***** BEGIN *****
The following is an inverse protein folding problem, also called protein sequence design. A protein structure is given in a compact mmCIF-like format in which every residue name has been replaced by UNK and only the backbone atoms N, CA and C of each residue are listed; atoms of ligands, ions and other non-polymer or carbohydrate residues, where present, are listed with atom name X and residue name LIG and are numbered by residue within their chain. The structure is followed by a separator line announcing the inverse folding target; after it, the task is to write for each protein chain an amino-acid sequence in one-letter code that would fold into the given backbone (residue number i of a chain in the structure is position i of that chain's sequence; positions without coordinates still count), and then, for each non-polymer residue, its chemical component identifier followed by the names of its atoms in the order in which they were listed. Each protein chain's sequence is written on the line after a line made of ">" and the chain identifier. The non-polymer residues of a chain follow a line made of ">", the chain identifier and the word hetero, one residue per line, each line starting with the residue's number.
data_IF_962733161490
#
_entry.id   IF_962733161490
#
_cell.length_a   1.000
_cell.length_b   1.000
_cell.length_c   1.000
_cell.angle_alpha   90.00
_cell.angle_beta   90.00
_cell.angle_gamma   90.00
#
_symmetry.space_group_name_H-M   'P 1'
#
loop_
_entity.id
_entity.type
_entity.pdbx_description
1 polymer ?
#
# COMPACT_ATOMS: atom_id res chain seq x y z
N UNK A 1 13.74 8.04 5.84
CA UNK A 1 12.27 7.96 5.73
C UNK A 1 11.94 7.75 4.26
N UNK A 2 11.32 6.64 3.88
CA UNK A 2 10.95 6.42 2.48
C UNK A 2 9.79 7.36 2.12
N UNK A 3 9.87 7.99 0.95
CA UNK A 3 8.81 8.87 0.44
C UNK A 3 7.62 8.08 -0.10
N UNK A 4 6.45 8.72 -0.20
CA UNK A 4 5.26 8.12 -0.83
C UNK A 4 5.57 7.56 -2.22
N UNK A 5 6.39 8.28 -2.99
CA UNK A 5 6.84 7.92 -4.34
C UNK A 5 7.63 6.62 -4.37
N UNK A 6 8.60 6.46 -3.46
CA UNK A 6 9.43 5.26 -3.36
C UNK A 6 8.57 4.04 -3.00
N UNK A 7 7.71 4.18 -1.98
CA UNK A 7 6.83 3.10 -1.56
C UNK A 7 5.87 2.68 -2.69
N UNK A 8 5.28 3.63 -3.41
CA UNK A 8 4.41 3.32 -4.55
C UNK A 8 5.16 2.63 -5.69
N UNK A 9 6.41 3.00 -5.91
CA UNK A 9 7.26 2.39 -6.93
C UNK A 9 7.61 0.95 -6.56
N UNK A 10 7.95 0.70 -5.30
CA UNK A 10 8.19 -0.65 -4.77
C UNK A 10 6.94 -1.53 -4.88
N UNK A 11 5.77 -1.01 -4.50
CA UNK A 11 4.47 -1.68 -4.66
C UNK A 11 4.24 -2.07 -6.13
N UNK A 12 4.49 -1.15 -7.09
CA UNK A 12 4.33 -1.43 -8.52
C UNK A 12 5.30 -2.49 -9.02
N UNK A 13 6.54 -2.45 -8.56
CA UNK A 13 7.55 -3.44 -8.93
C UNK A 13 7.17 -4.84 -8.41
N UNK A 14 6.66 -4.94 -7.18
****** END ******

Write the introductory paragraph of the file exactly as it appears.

The following is an inverse protein folding problem, also called protein sequence design. A protein structure is given in a compact mmCIF-like format in which every residue name has been replaced by UNK and only the backbone atoms N, CA and C of each residue are listed; atoms of ligands, ions and other non-polymer or carbohydrate residues, where present, are listed with atom name X and residue name LIG and are numbered by residue within their chain. The structure is followed by a separator line announcing the inverse folding target; after it, the task is to write for each protein chain an amino-acid sequence in one-letter code that would fold into the given backbone (residue number i of a chain in the structure is position i of that chain's sequence; positions without coordinates still count), and then, for each non-polymer residue, its chemical component identifier followed by the names of its atoms in the order in which they were listed. Each protein chain's sequence is written on the line after a line made of ">" and the chain identifier. The non-polymer residues of a chain follow a line made of ">", the chain identifier and the word hetero, one residue per line, each line starting with the residue's number.